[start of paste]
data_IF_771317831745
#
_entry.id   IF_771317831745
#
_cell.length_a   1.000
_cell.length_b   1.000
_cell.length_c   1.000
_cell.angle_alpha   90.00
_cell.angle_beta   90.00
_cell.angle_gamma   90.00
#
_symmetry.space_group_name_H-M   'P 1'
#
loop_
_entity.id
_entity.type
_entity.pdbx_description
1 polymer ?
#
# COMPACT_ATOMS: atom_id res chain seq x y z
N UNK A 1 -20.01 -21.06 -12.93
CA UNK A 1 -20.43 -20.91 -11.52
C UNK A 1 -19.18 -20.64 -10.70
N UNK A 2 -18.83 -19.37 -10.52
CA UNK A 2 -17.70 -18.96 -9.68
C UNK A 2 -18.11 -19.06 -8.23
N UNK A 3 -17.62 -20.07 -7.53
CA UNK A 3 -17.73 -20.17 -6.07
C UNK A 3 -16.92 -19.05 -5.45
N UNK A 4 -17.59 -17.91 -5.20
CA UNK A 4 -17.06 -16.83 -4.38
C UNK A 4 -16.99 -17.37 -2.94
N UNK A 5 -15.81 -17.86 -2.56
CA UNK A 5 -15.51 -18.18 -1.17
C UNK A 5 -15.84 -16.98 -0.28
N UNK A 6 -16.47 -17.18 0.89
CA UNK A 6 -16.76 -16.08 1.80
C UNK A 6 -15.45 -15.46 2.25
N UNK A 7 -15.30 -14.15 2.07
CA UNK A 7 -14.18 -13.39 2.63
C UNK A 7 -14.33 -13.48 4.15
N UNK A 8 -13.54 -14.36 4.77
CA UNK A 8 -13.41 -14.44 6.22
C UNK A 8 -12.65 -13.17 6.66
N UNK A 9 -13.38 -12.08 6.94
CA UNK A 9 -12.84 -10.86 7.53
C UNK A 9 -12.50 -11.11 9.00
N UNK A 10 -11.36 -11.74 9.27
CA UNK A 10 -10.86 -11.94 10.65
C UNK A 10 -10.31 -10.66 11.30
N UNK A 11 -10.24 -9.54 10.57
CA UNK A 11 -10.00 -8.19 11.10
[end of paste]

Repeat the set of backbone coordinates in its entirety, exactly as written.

data_IF_771317831745
#
_entry.id   IF_771317831745
#
_cell.length_a   1.000
_cell.length_b   1.000
_cell.length_c   1.000
_cell.angle_alpha   90.00
_cell.angle_beta   90.00
_cell.angle_gamma   90.00
#
_symmetry.space_group_name_H-M   'P 1'
#
loop_
_entity.id
_entity.type
_entity.pdbx_description
1 polymer ?
#
# COMPACT_ATOMS: atom_id res chain seq x y z
N UNK A 1 -20.01 -21.06 -12.93
CA UNK A 1 -20.43 -20.91 -11.52
C UNK A 1 -19.18 -20.64 -10.70
N UNK A 2 -18.83 -19.37 -10.52
CA UNK A 2 -17.70 -18.96 -9.68
C UNK A 2 -18.11 -19.06 -8.23
N UNK A 3 -17.62 -20.07 -7.53
CA UNK A 3 -17.73 -20.17 -6.07
C UNK A 3 -16.92 -19.05 -5.45
N UNK A 4 -17.59 -17.91 -5.20
CA UNK A 4 -17.06 -16.83 -4.38
C UNK A 4 -16.99 -17.37 -2.94
N UNK A 5 -15.81 -17.86 -2.56
CA UNK A 5 -15.51 -18.18 -1.17
C UNK A 5 -15.84 -16.98 -0.28
N UNK A 6 -16.47 -17.18 0.89
CA UNK A 6 -16.76 -16.08 1.80
C UNK A 6 -15.45 -15.46 2.25
N UNK A 7 -15.30 -14.15 2.07
CA UNK A 7 -14.18 -13.39 2.63
C UNK A 7 -14.33 -13.48 4.15
N UNK A 8 -13.54 -14.36 4.77
CA UNK A 8 -13.41 -14.44 6.22
C UNK A 8 -12.65 -13.17 6.66
N UNK A 9 -13.38 -12.08 6.94
CA UNK A 9 -12.84 -10.86 7.53
C UNK A 9 -12.50 -11.11 9.00
N UNK A 10 -11.36 -11.74 9.27
CA UNK A 10 -10.86 -11.94 10.65
C UNK A 10 -10.31 -10.66 11.30
N UNK A 11 -10.24 -9.54 10.57
CA UNK A 11 -10.00 -8.19 11.10